No gun was ever found.

What I have been trying to imagine is how this scene would have played out if the kid had been white. Would the police officer have shot the blue eyed youngster right in front of his tousle headed six year old brother, and his sweet old white grandma? Would the police department then have interrogated the old lady, who wasn’t charged with any crime, for seven hours straight, right after she’d just seen her grandson shot dead?

I’m trying to imagine whether that policeman would have pulled the trigger — whether he would have been emotionally capable of pulling that trigger. I’m trying to imagine whether, if the kid had been white, such a scenario — such a now horribly familiar scenario — could ever ever happen, even once, in these United States of America.

And I cannot.


December 14th, 2014

A few days ago I had the pleasure of attending the NYU ITP New Instruments for Musical Expression event, in which students perform original music on novel electronic musical instruments that they themselves have invented.

While there was a tremendous variety among the various instruments, one theme in particular seemed to emerge: In the hallowed tradition of the Theremin — perhaps the very first electronic musical instrument, invented in the 1920s by Léon Theremin — many of the students designed their instruments around the idea of a single large sliding control.

In Theremin’s original instrument, the performer’s hand forms part of an oscillating capacitive circuit. As the performer makes subtle adjustments to her hand position, the frequency of oscillation changes over time. The Theremin then transforms this human-modulated signal into an audible musical tone.

The Theremin can make beautiful sounds when properly played, but it is notoriously difficult to operate. Yet its basic mode of operation is easy to adopt: Move your hand position to modulate an electronically generated musical tone.

On the night of the show, I saw students doing this in various ways. One instrument used a single long resistive strip, another contained an infrared optical distance measuring circuit, yet another relied on an ultrasonic distance detector.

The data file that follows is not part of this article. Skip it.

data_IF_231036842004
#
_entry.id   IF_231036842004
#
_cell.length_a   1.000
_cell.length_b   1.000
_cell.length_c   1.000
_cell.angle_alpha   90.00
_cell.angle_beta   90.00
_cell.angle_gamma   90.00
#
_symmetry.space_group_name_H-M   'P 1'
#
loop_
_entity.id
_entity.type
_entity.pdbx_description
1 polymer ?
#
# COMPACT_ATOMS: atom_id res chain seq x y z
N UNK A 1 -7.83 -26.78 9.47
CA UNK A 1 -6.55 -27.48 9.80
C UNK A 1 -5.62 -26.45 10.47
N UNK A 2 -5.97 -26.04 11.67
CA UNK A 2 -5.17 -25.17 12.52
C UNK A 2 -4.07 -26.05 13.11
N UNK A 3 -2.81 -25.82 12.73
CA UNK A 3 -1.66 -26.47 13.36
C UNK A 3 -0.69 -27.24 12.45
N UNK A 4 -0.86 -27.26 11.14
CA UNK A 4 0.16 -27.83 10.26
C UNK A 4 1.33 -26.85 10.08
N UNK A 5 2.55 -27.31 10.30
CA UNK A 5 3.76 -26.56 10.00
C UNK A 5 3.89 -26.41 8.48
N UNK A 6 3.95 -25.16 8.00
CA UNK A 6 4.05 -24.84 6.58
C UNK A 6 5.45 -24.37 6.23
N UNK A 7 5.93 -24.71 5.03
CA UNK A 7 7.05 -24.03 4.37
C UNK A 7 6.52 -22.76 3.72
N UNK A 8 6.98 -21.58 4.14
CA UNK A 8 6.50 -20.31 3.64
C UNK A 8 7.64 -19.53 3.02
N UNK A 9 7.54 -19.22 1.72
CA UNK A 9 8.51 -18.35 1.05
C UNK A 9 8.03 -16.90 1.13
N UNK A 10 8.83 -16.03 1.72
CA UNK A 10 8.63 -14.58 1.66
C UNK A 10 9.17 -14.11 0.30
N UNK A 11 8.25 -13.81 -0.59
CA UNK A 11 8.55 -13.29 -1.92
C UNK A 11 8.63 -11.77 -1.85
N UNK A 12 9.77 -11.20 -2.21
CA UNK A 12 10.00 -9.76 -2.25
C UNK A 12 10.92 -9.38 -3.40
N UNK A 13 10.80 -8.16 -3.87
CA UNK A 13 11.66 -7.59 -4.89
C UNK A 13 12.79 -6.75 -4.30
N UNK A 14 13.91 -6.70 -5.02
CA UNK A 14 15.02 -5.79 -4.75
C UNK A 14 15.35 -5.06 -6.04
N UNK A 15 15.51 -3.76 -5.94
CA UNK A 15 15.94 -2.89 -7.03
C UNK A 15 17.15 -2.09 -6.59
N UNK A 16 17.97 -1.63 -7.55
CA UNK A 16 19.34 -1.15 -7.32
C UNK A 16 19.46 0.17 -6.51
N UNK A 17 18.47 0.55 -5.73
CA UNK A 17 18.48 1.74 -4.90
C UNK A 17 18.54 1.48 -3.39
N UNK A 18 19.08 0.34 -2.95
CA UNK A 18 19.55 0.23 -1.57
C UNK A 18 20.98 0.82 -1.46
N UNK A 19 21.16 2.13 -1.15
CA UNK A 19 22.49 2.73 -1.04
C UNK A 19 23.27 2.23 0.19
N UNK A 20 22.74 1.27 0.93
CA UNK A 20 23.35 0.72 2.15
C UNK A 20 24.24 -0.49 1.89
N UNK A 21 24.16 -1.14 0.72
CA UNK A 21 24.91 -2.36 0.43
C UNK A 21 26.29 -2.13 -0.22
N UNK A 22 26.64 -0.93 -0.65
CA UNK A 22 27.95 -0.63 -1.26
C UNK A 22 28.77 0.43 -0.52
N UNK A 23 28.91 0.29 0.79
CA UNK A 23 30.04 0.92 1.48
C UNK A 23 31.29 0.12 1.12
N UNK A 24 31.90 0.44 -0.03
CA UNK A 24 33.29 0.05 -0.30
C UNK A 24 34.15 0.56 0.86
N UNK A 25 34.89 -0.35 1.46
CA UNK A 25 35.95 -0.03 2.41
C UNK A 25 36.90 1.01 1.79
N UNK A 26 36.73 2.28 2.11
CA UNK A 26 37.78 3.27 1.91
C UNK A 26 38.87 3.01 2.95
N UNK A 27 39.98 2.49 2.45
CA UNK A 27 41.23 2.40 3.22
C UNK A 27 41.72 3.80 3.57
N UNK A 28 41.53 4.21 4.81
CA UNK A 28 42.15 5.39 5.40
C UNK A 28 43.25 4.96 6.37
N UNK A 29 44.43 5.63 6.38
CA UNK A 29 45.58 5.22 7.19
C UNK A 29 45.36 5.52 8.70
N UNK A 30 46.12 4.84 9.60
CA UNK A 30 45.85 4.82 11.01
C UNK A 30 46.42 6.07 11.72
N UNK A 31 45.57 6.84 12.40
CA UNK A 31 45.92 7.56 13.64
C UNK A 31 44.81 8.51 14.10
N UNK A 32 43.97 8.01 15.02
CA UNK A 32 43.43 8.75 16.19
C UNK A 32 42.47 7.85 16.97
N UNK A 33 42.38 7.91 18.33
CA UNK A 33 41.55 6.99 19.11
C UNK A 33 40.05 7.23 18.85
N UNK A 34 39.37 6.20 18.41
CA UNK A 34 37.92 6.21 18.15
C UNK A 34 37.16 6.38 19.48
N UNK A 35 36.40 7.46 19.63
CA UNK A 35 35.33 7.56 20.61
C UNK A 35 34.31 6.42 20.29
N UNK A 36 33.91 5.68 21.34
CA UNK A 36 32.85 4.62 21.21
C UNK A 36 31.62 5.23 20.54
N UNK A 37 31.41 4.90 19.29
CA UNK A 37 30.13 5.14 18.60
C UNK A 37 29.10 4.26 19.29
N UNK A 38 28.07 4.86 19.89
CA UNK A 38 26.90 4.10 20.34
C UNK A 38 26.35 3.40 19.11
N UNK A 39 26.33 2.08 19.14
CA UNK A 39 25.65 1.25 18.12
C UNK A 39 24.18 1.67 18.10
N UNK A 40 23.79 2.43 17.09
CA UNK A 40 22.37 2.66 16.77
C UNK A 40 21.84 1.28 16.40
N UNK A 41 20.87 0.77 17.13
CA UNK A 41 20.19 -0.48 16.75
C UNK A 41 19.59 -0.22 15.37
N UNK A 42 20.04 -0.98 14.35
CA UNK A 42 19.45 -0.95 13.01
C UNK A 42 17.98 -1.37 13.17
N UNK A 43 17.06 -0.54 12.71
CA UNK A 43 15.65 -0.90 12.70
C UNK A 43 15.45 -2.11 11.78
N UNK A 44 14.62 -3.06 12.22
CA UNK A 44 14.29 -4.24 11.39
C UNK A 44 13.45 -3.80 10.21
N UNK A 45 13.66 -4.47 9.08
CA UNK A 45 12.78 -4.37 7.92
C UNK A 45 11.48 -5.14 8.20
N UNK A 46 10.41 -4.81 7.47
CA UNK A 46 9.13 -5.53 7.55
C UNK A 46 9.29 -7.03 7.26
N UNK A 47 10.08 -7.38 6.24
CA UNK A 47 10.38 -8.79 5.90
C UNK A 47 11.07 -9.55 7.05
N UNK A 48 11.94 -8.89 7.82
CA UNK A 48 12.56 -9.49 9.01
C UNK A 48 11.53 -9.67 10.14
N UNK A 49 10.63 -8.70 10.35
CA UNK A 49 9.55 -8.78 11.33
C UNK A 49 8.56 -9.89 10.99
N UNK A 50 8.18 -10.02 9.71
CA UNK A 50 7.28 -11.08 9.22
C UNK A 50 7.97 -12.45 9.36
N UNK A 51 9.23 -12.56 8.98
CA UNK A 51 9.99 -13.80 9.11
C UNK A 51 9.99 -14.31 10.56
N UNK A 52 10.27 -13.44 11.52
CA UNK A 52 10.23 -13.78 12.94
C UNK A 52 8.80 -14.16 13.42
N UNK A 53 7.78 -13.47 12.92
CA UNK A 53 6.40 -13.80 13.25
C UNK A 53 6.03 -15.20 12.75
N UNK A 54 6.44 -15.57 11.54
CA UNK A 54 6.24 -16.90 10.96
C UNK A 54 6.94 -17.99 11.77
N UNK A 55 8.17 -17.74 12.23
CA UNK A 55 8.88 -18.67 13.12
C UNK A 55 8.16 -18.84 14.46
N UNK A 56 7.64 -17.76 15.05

In every case, the fundamental act of playing the instrument consisted of moving one’s hand through space. To make music, the musician/inventor would modulate pitch by changing the position of his/her hand over time.

Despite the fact that they used different underlying mechanisms, all of these instruments reminded me a bit of the Theremin. Each was built around the same fundamental idea of forming a melody by moving one’s hand in space to vary pitch. Consequently, the music they made all shared a certain lovely simplicity that I found quite charming.

At some point I turned to the person next to me, and said “I think we are hearing a new musical genre.”

“What’s that?” he asked.

I was ready with my shiny new word. “Thereminimalism!”

Face time

December 13th, 2014

Fast forward to that hypothetical time in the not-too-distant future when everyone is “wearing”. So rather than seeing the world through our naked eyes, we will all be able to see, through our future contact lenses or implants, some computer-mediated transformation of that world.

The extent to which this visually transformed world differs from the literal world will ultimately not be a technological question, but rather a question that centers on individual and collective values, as we have discussed here in earlier posts.

When such transformations become possible, you will be able to “dial in” a preferred age to show the world. For example, someone in their forties can choose to appear as their twenty-something self in a party situation, and then revert back to a truer appearance to take a business meeting, if that is desired.